Pakistan's Bhutto Under House Arrest

KARACHI, Pakistan—Former Prime Minister Benazir Bhutto was put under house arrest today a few hours before she was to address a public protest against the imposition of emergency rule by the country's military leader, Gen. Pervez Musharraf.

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KARACHI, Pakistan—Former Prime Minister Benazir Bhutto was put under house arrest today a few hours before she was to address a public protest against the imposition of emergency rule by the country's military leader, Gen. Pervez Musharraf.

As Bhutto, along with senior leaders of her Pakistan People's Party, came out of her Islamabad residence after Friday prayers to head to the demonstration in nearby Rawalpindi, the military headquarters city, heavy contingents of police and paramilitary troops cordoned off her small convoy and blocked her from leaving. "She has been placed under house arrest," said Minister for Information Tariq Azim. The government said later that it will lift her house arrest by Saturday.

Musharraf appears to be trying to keep a lid on protests by followers of Bhutto, who is considered the country's most popular politician, without causing an irreparable rift with her. The two had discussed establishing a power-sharing arrangement if Musharraf gives up his Army chief position to serve as president and parliamentary elections are allowed to proceed early next year. That was before Musharraf imposed military rule, sacked judges, and postponed elections. One danger now is that each is being pushed by events into a more confrontational position—Bhutto to challenge the imposition of emergency rule and Musharraf to maintain control in the face of massive public anger over his actions.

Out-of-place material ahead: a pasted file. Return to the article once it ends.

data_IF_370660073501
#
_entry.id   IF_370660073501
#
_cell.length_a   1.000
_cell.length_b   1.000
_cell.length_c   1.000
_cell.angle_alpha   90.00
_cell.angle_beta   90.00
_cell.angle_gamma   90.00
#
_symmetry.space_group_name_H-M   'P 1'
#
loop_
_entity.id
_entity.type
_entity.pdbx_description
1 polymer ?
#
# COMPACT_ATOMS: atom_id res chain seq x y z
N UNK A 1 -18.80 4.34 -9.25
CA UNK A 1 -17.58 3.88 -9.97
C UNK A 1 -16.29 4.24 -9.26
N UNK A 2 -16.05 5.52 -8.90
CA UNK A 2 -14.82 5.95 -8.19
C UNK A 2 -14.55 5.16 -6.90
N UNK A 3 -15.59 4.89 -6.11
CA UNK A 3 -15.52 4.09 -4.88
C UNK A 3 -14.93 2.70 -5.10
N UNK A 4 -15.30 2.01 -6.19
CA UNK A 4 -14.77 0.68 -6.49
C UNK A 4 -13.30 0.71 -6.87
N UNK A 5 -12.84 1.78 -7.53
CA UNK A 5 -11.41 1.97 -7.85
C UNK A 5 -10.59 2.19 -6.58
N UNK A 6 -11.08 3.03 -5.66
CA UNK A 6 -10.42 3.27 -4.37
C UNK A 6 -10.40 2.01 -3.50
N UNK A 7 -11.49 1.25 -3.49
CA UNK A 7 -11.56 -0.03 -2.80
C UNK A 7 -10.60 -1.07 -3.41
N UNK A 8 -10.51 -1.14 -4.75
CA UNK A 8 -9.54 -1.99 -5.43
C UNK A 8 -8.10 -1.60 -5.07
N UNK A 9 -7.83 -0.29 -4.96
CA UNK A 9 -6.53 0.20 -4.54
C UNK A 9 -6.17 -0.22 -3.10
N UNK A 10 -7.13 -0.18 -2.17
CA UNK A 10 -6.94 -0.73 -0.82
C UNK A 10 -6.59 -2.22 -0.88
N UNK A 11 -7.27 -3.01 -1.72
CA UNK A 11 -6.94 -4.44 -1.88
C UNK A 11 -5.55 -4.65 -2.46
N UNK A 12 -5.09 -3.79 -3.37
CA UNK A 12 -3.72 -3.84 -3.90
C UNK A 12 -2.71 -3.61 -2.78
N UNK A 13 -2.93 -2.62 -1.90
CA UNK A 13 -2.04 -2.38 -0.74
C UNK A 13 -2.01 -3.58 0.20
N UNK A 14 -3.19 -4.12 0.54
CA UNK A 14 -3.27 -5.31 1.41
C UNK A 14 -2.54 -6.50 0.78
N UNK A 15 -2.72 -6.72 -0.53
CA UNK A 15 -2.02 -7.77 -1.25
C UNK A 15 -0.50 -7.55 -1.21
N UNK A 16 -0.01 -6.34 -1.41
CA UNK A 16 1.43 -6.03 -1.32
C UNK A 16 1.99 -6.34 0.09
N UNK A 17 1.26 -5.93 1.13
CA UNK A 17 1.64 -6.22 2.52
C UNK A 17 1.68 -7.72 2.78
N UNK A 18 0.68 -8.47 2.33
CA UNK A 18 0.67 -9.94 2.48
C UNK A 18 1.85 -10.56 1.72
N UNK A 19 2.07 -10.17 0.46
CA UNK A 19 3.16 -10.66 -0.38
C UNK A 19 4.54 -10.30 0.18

Police sealed off Bhutto's house in Islamabad with barbed wire. "We tried to convince her to cancel the rally but she did not agree. Therefore, we had no other option but to implement the law," said Azim.

The government deployed 6,000 police personnel to stop the protest in Rawalpindi, completely cordoning off the planned venue in the garrison city with barbed wire and concrete blocks. "This is an unlawful and undemocratic act," Bhutto told reporters outside her residence when she came out to try to proceed to the venue. "I am not violating any law. This is our fundamental and democratic right to speak out and protest against wrongdoings of the government.".

Meanwhile, police hurled tear gas and wielded batons to disperse protesters in Lahore, Karachi, Peshawar, and other parts of Pakistan. Angry mobs burned old tires and furniture on the roads and pelted the police with stones after hearing news of Bhutto's house arrest.

Bhutto's party said that more than 5,000 political workers, human rights and civil society activists, and lawyers have been taken into custody in the past week. Government security officials said 1,100 had been detained.

Aamir Latif